microwave circuits, satellite interfaces, underground and overhead cables, and secondary 
radio paths. The failure of one link in this electronic "chain" can effectively disable a large 
portion of the system. The post-earthquake communications scenario has been treated as a 
matrix of events that would reduce the effectiveness of systems rather than completely 
destroy them. It is also assumed that portions of many systems could be repaired to a limited 
extent. Criteria, such as geographical coverage, the number of system elements, and 
functional integration, were considered in estimating the post-earthquake effectiveness of a 
particular system. With the maximum capacity of any system represented as 100 percent, 
most systems operate at approximately 85 percent because of ongoing maintenance. The 



104 Division of Mines and Geology SP100 

effects of the scenario earthquake must be applied to this ratio to determine the degree to 
which the overall effectiveness is reduced. "Effectiveness" is defined as the ability of a 
system to perform to its design limits and provide the intended service. 

This communications scenario is described in subsections, each of which treats one of the 
following generic systems: telephone, radio, microwave, satellite, data, and commercial 
broadcast. 

Telephone Systems 

Telephone systems comprising a vast, complex, interconnected network are mutually 
interdependent; yet they are also self-supporting on a local basis. One service provided by 
the telephone companies is intra-exchange traffic, that is, calls between telephones within the 
area served by a single central office or "exchange." Another is inter-exchange service 
whereby calls are switched between two central offices within a region. There is a third 
service, similar to inter-exchange, whereby calls are routed to a long-distance facility. Each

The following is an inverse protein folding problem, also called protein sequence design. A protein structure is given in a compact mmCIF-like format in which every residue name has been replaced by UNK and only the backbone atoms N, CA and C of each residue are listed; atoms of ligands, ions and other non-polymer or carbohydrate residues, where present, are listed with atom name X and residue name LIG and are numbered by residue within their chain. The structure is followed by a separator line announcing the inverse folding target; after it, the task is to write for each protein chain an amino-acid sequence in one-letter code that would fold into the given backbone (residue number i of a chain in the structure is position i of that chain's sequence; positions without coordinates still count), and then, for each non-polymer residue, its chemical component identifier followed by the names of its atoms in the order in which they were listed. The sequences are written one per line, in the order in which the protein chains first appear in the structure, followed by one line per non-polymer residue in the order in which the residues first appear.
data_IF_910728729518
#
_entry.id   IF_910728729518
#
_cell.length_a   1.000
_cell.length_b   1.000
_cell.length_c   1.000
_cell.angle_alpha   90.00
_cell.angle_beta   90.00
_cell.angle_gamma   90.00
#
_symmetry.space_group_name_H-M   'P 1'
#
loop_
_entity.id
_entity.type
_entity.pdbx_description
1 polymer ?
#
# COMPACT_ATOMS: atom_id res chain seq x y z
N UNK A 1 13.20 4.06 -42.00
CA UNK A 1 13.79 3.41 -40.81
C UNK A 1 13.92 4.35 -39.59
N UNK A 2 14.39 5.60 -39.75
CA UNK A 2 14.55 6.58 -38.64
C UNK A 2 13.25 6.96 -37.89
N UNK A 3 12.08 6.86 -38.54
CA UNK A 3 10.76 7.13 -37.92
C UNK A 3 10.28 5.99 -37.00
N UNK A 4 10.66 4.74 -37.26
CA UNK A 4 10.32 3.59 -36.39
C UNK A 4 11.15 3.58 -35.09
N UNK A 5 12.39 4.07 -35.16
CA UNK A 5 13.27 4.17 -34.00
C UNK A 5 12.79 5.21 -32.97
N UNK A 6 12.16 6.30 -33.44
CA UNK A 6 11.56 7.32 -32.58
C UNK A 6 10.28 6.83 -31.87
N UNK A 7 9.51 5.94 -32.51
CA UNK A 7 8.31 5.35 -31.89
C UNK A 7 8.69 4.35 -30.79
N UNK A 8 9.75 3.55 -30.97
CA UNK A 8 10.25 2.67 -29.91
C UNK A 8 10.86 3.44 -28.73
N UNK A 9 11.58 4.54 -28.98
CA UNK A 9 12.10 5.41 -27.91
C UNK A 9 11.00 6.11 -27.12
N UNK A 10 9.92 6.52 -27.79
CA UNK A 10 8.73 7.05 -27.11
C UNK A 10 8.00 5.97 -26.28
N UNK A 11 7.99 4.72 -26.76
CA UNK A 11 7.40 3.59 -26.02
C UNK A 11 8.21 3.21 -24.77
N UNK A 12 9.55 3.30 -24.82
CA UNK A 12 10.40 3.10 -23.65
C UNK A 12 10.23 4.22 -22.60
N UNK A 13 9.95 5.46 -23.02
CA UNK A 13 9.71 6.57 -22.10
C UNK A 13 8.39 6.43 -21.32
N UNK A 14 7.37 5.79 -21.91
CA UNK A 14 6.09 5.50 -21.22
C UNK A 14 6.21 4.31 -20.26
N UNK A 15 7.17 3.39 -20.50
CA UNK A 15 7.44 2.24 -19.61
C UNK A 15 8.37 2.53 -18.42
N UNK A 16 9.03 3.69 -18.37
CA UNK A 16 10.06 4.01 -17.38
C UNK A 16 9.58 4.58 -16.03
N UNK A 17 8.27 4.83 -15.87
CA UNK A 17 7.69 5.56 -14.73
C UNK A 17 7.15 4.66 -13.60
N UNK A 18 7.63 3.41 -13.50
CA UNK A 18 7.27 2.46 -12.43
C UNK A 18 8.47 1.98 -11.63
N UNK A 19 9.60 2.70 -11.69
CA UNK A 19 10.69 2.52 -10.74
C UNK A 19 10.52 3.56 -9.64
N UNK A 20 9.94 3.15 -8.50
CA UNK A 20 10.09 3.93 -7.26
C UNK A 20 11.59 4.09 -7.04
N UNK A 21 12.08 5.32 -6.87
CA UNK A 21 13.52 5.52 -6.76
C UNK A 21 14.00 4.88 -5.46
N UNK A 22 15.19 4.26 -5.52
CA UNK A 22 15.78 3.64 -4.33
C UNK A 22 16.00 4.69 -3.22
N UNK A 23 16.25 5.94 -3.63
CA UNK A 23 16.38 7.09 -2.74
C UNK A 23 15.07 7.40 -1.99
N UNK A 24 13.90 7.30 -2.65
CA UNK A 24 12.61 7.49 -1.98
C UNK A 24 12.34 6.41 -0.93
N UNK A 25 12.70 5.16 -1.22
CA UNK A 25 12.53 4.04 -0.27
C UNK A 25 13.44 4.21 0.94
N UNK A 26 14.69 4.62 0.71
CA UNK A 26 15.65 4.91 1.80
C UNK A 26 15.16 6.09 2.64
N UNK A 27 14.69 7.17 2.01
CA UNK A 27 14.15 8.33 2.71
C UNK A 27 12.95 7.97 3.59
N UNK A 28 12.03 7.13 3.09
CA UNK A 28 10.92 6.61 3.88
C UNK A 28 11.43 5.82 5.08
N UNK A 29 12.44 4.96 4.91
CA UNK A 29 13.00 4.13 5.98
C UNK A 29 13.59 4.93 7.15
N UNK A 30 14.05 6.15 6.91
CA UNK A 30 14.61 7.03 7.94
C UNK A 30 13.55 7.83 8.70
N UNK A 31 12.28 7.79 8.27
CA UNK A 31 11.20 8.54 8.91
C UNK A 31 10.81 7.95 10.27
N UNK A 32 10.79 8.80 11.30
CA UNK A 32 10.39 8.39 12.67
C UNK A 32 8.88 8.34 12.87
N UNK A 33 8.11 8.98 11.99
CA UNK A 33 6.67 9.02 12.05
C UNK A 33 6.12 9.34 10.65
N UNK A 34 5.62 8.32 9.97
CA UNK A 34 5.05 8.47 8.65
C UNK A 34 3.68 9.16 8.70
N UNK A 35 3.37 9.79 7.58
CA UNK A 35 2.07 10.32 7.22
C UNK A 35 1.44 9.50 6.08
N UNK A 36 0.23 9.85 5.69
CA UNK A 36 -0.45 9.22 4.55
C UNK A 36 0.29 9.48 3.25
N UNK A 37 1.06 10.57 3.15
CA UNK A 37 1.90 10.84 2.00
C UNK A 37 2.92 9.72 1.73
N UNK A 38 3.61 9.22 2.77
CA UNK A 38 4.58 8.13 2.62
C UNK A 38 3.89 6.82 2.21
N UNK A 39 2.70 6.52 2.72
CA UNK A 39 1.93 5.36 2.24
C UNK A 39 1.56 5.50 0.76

of these services can be provided by a variety of system configurations. 

The telephone companies have installation standards that minimize earthquake damage. 
They also have emergency mobilization plans and have exercised these plans effectively. 
Nevertheless, there has not been a disaster of the magnitude addressed here in San Diego in 
modern times. It is therefore difficult to forecast the detailed effects of a major earthquake 
on telephone systems. A number of outcomes can be anticipated however: hardware damage 
such as underground cable failure in areas of liquefaction, damage to surface cable carriers, 
system-call saturation during post-earthquake recovery, and access problems for repairs. 

Some basic assumptions have been made: (1) the shaking intensities used in this scenario 
are shown on Map 4-S; (2) areas experiencing intensity VIII or greater will have some 
significant hardware damage although such damage would be fairly localized and not on a 



1990 San Diego Earthquake Planning Scenario 105 

large regional scale; (3) some underground cables will be damaged by ground failure, but not